seniors protect themselves from falls, and that was the inspiration for the “Catch a Fall Before It Happens Program” at Robert Wood Johnson (RWJ) University Hospital-Hamilton.

The RWJ Hamilton team combined education, outreach, screenings and other strategies to promote the lifestyle changes and self-management skills that seniors can use to protect themselves from falls. The hospital offered balance screenings and osteoporosis screenings for atrisk individuals. Those with signs of osteoporosis were referred for further evaluations, while those with balance issues were referred to one of RWJ Hamilton’s two Balance Centers.

Advanced screenings at the Centers included testing for some of the factors that contribute to balance issues, including inner ear function and neurological or vestibular disorder. “Computerized dynamic posturography,” which uses sensors and computer monitors, was used to record individuals’ body movement during balance tests.

But while the program relied on such high-tech innovation,
other components were decidedly traditional – including good oldfashioned exercise. The RWJ Hamilton Center for Health and Wellness offered a 50-plus walking group, tai chi classes and aqua-exercise to its large base of senior citizen members.

The Center also hosted community education programs addressing the physical risk factors associated with falls. The educational outreach culminated in a Fall Prevention Day that included free screenings for balance, osteoporosis, vision, foot/shoe wear and other risk factors for falls.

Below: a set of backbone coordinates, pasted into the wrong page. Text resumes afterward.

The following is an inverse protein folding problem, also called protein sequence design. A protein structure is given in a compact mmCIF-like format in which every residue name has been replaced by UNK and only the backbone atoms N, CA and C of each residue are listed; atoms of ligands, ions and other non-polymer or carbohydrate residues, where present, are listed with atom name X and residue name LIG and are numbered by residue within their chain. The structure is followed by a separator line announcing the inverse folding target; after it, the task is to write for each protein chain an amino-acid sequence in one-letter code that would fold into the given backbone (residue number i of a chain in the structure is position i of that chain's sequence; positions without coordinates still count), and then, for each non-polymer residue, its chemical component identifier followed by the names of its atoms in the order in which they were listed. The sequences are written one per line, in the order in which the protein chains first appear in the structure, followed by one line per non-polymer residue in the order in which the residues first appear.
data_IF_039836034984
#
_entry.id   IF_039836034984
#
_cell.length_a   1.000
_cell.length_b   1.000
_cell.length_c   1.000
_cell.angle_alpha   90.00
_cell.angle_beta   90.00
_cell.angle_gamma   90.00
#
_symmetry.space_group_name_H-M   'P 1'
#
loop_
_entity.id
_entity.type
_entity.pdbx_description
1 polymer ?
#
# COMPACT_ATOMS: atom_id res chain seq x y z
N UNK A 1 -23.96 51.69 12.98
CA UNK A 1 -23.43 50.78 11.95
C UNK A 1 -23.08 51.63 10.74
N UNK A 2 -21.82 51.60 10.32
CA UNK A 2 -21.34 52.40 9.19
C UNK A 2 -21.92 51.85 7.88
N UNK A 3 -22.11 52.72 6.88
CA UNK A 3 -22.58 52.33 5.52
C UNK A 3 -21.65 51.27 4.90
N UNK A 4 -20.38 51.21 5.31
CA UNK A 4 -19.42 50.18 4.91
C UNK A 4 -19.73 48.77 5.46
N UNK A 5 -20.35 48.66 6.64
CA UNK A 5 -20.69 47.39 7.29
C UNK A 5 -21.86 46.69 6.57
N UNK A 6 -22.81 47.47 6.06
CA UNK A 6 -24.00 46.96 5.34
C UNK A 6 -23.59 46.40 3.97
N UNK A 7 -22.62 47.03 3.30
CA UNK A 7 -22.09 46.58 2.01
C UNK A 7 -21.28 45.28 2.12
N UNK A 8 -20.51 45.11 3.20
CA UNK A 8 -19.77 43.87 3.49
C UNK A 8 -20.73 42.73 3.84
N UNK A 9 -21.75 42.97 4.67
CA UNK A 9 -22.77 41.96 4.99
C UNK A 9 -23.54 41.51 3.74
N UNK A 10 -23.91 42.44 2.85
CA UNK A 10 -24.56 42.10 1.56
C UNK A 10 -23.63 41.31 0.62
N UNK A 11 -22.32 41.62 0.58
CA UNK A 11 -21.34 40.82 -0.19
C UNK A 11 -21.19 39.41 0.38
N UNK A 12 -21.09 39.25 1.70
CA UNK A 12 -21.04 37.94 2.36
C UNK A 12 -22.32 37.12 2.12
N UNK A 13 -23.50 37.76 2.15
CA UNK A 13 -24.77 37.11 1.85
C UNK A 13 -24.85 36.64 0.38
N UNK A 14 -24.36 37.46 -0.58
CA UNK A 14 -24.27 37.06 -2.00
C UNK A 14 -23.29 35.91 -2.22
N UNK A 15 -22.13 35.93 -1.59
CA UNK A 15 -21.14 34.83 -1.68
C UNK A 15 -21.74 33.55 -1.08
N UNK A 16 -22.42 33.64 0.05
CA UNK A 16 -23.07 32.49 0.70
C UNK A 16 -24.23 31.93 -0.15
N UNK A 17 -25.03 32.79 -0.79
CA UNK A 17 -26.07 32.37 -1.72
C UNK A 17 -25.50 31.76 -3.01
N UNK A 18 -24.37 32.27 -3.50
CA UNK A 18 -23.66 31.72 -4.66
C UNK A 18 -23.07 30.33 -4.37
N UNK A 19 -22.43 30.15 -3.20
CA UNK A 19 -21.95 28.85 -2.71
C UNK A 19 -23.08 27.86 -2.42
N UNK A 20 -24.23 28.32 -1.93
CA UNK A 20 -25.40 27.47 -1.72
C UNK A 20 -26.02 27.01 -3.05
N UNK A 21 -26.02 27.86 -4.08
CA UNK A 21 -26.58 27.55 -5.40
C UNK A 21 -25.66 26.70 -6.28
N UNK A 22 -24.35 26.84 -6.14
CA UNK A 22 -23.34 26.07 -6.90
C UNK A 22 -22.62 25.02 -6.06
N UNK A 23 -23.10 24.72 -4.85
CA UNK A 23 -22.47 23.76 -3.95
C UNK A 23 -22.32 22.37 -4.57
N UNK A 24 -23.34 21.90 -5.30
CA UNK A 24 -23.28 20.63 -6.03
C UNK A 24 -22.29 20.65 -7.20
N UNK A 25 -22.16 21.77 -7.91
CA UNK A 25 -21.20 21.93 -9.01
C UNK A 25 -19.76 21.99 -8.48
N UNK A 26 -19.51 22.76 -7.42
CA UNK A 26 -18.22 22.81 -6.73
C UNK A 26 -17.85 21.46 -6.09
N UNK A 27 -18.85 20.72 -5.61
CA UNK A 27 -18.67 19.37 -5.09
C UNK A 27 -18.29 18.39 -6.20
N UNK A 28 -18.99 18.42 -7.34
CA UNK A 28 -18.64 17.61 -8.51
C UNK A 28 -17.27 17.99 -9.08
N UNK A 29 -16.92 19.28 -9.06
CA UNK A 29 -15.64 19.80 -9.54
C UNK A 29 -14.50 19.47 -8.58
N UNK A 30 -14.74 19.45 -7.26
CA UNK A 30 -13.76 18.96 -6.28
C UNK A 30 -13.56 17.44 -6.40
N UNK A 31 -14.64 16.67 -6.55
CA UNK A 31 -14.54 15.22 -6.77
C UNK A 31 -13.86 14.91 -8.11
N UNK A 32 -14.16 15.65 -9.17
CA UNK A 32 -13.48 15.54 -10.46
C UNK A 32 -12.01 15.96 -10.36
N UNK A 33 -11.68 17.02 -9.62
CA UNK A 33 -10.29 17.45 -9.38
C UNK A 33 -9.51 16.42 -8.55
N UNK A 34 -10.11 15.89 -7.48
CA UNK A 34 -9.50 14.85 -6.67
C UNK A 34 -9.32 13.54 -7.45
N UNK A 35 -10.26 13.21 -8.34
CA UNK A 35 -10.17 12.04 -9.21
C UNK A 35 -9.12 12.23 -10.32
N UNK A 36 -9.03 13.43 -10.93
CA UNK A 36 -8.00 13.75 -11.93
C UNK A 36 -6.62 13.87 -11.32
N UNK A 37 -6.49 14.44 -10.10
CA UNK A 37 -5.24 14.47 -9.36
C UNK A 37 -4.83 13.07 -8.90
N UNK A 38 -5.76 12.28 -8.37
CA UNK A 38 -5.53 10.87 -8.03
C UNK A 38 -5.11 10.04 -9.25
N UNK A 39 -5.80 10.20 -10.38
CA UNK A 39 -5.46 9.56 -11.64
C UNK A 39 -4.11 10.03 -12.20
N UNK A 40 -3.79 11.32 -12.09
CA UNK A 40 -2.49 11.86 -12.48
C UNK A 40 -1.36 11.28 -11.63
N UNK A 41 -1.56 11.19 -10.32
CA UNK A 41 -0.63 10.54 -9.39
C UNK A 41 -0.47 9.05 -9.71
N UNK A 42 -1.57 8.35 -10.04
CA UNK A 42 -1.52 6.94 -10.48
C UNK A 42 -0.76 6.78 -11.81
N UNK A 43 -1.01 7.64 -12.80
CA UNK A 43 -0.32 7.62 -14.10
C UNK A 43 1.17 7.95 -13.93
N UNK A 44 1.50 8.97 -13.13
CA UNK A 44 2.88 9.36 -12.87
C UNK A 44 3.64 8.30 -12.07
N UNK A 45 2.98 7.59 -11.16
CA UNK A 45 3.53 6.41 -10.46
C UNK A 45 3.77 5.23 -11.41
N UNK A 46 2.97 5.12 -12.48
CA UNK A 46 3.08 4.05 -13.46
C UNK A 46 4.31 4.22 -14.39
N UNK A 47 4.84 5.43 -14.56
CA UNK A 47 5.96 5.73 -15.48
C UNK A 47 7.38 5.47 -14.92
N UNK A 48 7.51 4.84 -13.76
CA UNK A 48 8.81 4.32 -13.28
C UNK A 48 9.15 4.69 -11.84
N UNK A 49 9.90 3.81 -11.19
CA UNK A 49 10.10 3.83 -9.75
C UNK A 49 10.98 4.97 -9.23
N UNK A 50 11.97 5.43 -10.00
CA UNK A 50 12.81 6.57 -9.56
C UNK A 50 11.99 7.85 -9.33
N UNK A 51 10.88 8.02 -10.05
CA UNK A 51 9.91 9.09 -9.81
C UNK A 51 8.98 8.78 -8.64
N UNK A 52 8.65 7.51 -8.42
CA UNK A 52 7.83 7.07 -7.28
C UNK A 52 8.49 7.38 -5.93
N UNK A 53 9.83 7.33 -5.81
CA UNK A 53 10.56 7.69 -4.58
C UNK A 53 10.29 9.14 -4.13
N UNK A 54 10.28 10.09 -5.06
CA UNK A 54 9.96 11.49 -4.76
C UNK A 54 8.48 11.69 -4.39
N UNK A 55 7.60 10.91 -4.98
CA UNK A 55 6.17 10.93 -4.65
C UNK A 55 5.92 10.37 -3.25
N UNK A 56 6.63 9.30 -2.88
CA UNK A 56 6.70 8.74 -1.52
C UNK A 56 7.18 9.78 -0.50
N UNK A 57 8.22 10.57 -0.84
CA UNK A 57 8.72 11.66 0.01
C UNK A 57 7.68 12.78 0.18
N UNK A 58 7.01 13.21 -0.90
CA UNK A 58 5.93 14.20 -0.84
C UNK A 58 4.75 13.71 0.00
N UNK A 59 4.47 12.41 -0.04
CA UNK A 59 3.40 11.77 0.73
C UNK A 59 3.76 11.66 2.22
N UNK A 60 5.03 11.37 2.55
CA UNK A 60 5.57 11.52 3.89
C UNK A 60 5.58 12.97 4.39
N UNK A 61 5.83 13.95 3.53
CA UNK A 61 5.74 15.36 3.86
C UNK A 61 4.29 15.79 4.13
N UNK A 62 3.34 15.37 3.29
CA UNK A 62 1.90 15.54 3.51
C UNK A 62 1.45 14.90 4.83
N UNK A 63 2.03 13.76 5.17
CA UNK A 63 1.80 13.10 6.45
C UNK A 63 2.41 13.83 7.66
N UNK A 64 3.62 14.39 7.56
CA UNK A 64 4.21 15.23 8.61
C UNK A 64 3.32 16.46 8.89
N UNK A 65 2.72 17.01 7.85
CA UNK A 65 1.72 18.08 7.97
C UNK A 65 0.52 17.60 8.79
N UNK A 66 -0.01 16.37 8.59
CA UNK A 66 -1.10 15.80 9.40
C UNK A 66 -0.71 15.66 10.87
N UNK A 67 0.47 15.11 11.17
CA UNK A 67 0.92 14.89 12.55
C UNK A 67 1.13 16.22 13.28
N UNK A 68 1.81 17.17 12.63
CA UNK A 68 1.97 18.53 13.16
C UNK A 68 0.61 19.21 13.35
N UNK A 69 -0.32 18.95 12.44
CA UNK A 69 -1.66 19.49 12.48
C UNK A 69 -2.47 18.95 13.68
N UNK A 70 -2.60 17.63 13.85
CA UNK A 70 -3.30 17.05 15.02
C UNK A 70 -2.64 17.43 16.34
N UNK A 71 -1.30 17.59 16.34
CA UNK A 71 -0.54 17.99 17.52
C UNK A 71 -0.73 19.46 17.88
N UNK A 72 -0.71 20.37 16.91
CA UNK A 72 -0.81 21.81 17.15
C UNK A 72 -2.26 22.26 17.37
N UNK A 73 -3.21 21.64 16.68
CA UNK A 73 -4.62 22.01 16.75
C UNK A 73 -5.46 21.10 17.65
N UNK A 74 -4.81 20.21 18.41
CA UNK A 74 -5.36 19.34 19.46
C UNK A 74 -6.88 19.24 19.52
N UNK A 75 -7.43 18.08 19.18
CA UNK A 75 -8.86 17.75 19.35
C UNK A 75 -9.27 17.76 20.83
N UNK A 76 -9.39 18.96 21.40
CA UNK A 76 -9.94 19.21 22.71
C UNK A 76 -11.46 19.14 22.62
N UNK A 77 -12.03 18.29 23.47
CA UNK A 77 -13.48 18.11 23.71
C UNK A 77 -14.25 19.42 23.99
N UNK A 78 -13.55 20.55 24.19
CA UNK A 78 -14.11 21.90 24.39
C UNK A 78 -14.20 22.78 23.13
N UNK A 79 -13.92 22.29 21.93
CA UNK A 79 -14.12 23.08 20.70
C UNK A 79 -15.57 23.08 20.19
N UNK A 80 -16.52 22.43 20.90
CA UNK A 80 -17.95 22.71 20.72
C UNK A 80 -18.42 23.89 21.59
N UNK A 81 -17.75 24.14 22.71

The results: 6,532 older adults screened; 1,181 enrolled in exercise programs; and 1,457 educated about the risk of falls. A full 95% of program participants said they were making positive lifestyle changes to reduce their risk of falls.

Free medications offer financial relief to chronically ill patients

For many low-income or uninsured chronically ill patients, the decision to purchase costly, lifesaving
prescription medication versus food or paying the rent is a harsh reality. Yet, without the medication, they are faced with dealing with illnesses that can be detrimental to their long-term health or, in some cases, fatal.

The Medication Assistance Program (MAP) at Somerset Medical Center was designed to help ease the financial burden and ultimately improve the patients’ health and quality of life so they could go to work, care for their families and perform basic daily activities.

In collaboration with several local agencies, including the Somerset County Food Bank, local pharmacies and others, Somerset Medical Center’s MAP provides patients with one-on-one case management, education and free medication through the guidance of a designated registered nurse (RN). Serving as both a health coach and advocate, the RN meets with patients throughout the year to assist them with medication questions and renewals. The RN also helps them navigate the health care process so they can become more independent health care consumers.

“Through our Medication Assistance Program, we have successfully helped the uninsured in our community to manage their health and chronic diseases, such as diabetes,” said Serena Collado, director of Somerset’s Community Health Department. “We not only help them save money on their prescription medications but help them understand how to use their medications and track that they are following their treatment regimens.”

The MAP registered 1,500 patient encounters 2008, provided more than $958,000 in free medication
and saved participants more than $300,000.